Figure 3—figure supplement 1.
Figure 3—figure supplement 1.. High heat sensitivity of Kv2.1 channels was robustly observed when the length of voltage ramp and extracellular K+ concentration were changed.
(A) The length of voltage ramp from −100 mV to +50 mV was increased from 200 ms to 1 s. With this slowed voltage ramp large increases in current were still observed from Kv2.1 when temperature was raised. (B) Voltage dependence of G-V curves (left axis) and Q10 (right axis) for Kv2.1 with the slow voltage ramp. (C) 130 mM extracellular K+ was replaced with 130 mM Na+. Large increases in current were still observed from Kv2.1 when temperature was raised. (D) Voltage dependence of G-V curves (left axis) and Q10 (right axis) for Kv2.1 with 130 mM extracellular Na+. DOI:
Figure 4.
Figure 4.. Heat-induced shift in V1/2 is not responsible for high temperature sensitivity.
(A) Changes in V1/2 were induced by raising temperature from the room temperature to a level that maximally activated the channels (n = 3-to-4). (B) Corresponding changes in free energy were calculated as zFΔV1/2, where z is the total gating charge, F is Faraday's constant. n = 3-to-4. Values of z for Kv channels are based on published work (Schoppa and Sigworth, 1998; Islas and Sigworth, 1999; Dougherty and Covarrubias, 2006). **p<0.01; ***p<0.001; n.s., no significance. (C) Q10 value of each channel type was plotted against the temperature-induced shift in V1/2. At similar levels of shift in V1/2, both large and small Q10 values were observed, suggesting that shift in V1/2 is not responsible for high temperature sensitivity. n = 3-to-4. DOI:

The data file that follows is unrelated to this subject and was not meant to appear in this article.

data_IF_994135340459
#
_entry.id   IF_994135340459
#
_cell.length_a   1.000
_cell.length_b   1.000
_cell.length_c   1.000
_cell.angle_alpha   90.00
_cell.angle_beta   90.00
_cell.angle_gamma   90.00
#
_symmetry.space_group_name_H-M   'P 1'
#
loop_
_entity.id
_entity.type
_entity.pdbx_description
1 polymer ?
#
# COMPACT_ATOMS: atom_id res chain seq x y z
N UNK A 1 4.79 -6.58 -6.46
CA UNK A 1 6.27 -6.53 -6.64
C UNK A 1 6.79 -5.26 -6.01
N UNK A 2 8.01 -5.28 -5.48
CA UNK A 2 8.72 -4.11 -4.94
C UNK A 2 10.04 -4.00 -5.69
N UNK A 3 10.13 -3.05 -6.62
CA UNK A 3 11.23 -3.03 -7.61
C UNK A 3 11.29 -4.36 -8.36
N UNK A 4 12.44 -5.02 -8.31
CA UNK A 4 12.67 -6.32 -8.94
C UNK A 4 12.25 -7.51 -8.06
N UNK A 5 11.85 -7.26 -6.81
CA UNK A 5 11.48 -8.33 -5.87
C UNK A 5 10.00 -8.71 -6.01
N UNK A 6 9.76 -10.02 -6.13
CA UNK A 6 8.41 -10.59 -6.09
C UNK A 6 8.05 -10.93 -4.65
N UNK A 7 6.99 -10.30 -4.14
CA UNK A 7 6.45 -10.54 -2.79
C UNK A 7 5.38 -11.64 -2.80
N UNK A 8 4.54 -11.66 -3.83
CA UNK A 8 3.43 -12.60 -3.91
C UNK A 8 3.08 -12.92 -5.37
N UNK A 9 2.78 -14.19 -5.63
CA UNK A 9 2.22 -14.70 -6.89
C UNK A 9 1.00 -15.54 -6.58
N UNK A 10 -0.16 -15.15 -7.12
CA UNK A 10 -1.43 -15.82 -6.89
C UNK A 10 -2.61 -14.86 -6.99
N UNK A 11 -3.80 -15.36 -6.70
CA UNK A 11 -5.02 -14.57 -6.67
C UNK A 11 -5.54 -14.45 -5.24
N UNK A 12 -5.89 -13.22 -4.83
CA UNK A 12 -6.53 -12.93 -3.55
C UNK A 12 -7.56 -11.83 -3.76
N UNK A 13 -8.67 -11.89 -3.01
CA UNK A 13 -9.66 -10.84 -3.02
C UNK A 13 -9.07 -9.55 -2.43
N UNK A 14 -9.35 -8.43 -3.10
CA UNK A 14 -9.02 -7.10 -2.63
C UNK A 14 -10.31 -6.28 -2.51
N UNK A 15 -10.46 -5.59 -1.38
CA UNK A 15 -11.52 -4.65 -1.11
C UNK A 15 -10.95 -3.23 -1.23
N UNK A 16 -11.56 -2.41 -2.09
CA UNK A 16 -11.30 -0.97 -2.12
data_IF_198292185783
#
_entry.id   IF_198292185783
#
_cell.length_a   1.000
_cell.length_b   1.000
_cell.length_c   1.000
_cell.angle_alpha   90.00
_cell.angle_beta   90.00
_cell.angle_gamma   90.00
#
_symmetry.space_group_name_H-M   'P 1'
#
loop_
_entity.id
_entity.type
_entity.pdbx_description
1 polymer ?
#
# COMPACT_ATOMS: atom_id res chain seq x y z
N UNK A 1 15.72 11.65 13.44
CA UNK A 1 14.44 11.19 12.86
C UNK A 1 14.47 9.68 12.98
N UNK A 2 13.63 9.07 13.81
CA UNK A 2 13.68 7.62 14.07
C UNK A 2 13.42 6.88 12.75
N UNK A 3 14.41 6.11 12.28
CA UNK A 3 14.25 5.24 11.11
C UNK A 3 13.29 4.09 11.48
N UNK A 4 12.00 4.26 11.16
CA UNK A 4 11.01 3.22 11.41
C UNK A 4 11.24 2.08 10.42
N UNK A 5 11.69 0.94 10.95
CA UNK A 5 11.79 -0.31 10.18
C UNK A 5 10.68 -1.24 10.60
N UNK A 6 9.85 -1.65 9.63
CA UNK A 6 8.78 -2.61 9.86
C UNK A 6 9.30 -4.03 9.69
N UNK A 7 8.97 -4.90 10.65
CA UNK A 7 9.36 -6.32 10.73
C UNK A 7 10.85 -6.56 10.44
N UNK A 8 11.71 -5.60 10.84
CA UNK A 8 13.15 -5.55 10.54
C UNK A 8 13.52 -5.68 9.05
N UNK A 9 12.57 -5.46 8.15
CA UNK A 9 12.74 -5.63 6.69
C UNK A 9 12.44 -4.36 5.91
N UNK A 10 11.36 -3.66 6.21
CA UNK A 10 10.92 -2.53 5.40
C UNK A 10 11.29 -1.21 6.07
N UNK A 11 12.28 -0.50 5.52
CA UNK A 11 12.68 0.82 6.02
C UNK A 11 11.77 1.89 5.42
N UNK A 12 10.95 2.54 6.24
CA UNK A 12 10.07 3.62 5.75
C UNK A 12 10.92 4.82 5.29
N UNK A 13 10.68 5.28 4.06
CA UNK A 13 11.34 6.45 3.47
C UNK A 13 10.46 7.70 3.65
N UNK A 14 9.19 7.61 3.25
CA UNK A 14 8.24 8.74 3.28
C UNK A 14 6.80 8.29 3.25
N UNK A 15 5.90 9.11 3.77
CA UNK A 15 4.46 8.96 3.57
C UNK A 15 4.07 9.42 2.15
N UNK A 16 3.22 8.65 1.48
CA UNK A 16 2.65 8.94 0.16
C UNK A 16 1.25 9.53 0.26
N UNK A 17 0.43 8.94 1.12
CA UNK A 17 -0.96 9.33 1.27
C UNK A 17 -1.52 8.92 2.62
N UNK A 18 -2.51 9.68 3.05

Figure 5.
Figure 5.. Closed state inactivation (CSI) and channel activation overlap within specific voltage ranges.
(A) Representative current recordings of Kv2.1 CSI. Length of the P2 segment was 10 s. Current measured at P3 was normalized to that measured at P1. The normalized current was then plotted against P2 voltage for voltage dependence of CSI. (B) For Kv2.1, the voltage dependence of both CSI (open squares) and activation (filled circles) follows a single-Boltzmann function (left axis). After normalization the two Boltzmann functions were multiplied to yield the red curve (right axis). This combined probability curve surges in the voltage range where the channels are only slightly activated while significant CSI occurs, which overlaps with the voltage range where high heat sensitivity is observed. (C) Similar voltage dependences of CSI and activation were observed for Kv4.3. n = 3-to-5. DOI:
Figure 6.
Figure 6.. Shaker ILT and V2 mutants exhibit large but opposite heat responses.
(A) and (F) Conductance-voltage (G-V; n = 3-to-6) and gating charge-voltage (Q-V) curves for ILT (A) and V2 (F). Q-V curves for ILT and V2 are reproduced from published studies (Schoppa and Sigworth, 1998; Ledwell and Aldrich, 1999). (B) Large increases in current are observed from ILT when temperature was raised. To increase current amplitude when driving voltage was small, extracellular solution contained 130 mM KCl, while intracellular solution contained 130 mM NaCl. (C) Voltage dependence of Q10 for ILT based on G-V curves derived from (B). (D) and (E) ILT channels were substantially activated by heat at +40 mV. (G) In contrast to the ILT current, V2 current decreases upon temperature rise. (H) Voltage dependence of Q10 for V2 based on G-V curves derived from (G). Q10 drops below 1 when voltage reaches a level that the channel starts to open, as increasing temperature deactivates the channel. (I) and (J) V2 channels were substantially deactivated by heat at +20 mV. DOI:
Figure 7.
Figure 7.. Comparison of Q10 (A) and thermodynamic measurements (B) between TRPV1, Kv and CLC-0 channels.
Data for CLC-0 are reproduced from published results (Yang et al., 2010). n = 3-to-6; *p<0.05; **p<0.01; ***p<0.001; n.s., no significance. DOI: